Four months later, the commission called a press conference nicely timed to let the public get the news that FTC believed it had sufficient evidence to support the complainant's original argument against Campbell and BBDO before the company and agency heard about it. We were notified that the commission planned to institute a formal proceeding.
The chairman of the FTC at the time was Paul Rand Dixon. Fifty-six years old and a Democrat from Tennessee, Dixon had been a federal government lawyer for 31 years. President Kennedy had appointed him FTC chairman in 1961.
With Republican Richard Nixon in the White House, Dixon knew he would soon be replaced. So it should have come as no surprise that he was eager to nail another big-business pelt before leaving.
The press conference unloaded the whole sordid story of the fraudulent and misleading use of marbles in the soup. Interestingly, under Dixon's chairmanship, the commission was not above using some deceptive practices of its own. It led the assembled journalists to believe the transgressions had been committed in TV commercials.
The commission knew full well marbles or glass had never been used in TV spots. There was no need; with TV's motion, the soup was poured and ladled and spooned to show vegetables and meat and pasta. Marbles and other forms of propping were used only in "still" print ads. But FTC told the press the infractions were in television in hopes of garnering bigger headlines and longer sound bites.
The Associated Press wire story ran across the country with headlines like this in the Indianapolis Star: "Marbles in TV soup must go, FTC declares."
Settling to the bottom
On July 30, 1969, 10 months after Campbell and BBDO had both signed an assurance of compliance, both client and agency signed another FTC agreement and consent order. The agreement stated Campbell and BBDO waived all rights to any further procedural steps; waived the requirement the commission's decision contain a statement of findings of fact and conclusions of law; and waived all rights to seek judicial review or to challenge the validity of the order accompanying the agreement.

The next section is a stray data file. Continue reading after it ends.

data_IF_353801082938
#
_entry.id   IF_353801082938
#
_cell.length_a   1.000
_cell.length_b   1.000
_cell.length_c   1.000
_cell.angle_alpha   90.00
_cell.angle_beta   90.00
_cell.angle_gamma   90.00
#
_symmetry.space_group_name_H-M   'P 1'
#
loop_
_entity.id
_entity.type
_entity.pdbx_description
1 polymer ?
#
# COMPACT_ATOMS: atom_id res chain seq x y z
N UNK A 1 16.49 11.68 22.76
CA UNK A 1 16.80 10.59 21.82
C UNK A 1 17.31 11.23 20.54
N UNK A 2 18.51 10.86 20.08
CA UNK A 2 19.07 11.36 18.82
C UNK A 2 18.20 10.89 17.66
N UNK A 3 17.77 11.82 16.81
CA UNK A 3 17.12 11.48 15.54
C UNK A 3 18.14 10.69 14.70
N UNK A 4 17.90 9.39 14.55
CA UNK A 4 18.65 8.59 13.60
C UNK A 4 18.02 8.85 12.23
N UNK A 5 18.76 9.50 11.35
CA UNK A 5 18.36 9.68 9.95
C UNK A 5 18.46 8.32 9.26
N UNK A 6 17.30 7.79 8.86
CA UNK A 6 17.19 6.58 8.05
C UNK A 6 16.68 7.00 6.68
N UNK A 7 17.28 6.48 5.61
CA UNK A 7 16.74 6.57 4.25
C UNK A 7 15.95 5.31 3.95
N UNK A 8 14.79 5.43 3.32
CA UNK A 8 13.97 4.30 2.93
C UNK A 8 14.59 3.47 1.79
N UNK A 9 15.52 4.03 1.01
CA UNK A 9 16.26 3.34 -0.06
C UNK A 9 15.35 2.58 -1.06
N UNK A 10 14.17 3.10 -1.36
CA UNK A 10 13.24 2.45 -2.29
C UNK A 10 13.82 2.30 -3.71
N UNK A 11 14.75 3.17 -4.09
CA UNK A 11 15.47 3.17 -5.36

The document left the soup company and its agency standing in their undershorts while the commission sat comfortably clothed in the voluminous folds of federal regulation.
Five pages of single-spaced typescript, titled "Agreement containing consent order to cease and desist," contained but one tiny thread of fairness, a single sentence that read: "This agreement is for settlement purposes only and does not constitute an admission by proposed respondents that the law has been violated as alleged in the said copy of the draft of complaint here attached."
We relaxed, again. All we had to do was cease and desist using marbles or other props to show the garnish in soup-which we had stopped doing a year earlier.
With the consent order now accepted, we at Campbell and BBDO enjoyed a brief period of serenity, until Oct. 22, 1969. We opened our morning papers that day to read that a group of George Washington University law students had filed a petition with the FTC asking for tougher penalties against us.
Five law students, enrolled in a course on unfair trade practices, had decided to go after the world's biggest soup marketer and the country's fourth-largest advertising agency as a homework assignment.
The five students operated under the name SOUP (Students Opposing Unfair Practices), which they formed as a corporation in D.C. They were led by John H. Banzhaf III, professor of law and legal activism, the same Banzhaf who had founded Action on Smoking or Health in 1967 and who had helped bring about anti-smoking advertising on TV.
What they did in their roles as paper terrorists over the ensuing three years and two months amounted to little more than material for a second-rate musical comedy.
But it cost everyone involved millions of dollars, while tying up scores of honest and responsible business people who had far more productive things to do with their time than help would-be campus radicals do their homework.
The consent order had been issued with a directive that it be placed on the public record for 30 days, until Oct. 20, 1969, to permit members of the public to file comments or views.
On Oct. 7, SOUP sent the commission an application to intervene in the proceedings and requested the commission grant SOUP full disclosure of all records and correspondence of all parties in the case.
On Oct. 20, the students delivered to the commission 20 copies of legal documents including a formal motion to intervene, a provision requesting FTC withdraw its acceptance of the consent order and memorandum requesting SOUP be permitted to act in forma pauperis from that date forward.
This meant they were to be treated as poor people so that in the future they would not have to go to the expense of submitting 20 copies of every document as was required of all others in the action.
Part of the students' gravamen was that the news of the commission's action against Campbell and BBDO was not sufficiently disseminated. They complained that the news of the action "was carried by The New York Times, Washington Post and a couple other newspapers around the country.
"Nobody," they wrote, "in say, the state of Indiana, knows about Campbell's unfair practice."
In choosing Indiana, the students revealed what a perfunctory job they had done on their homework. As noted, the most widely read paper in Indiana, the Indianapolis Star, ran a major story seven months previous.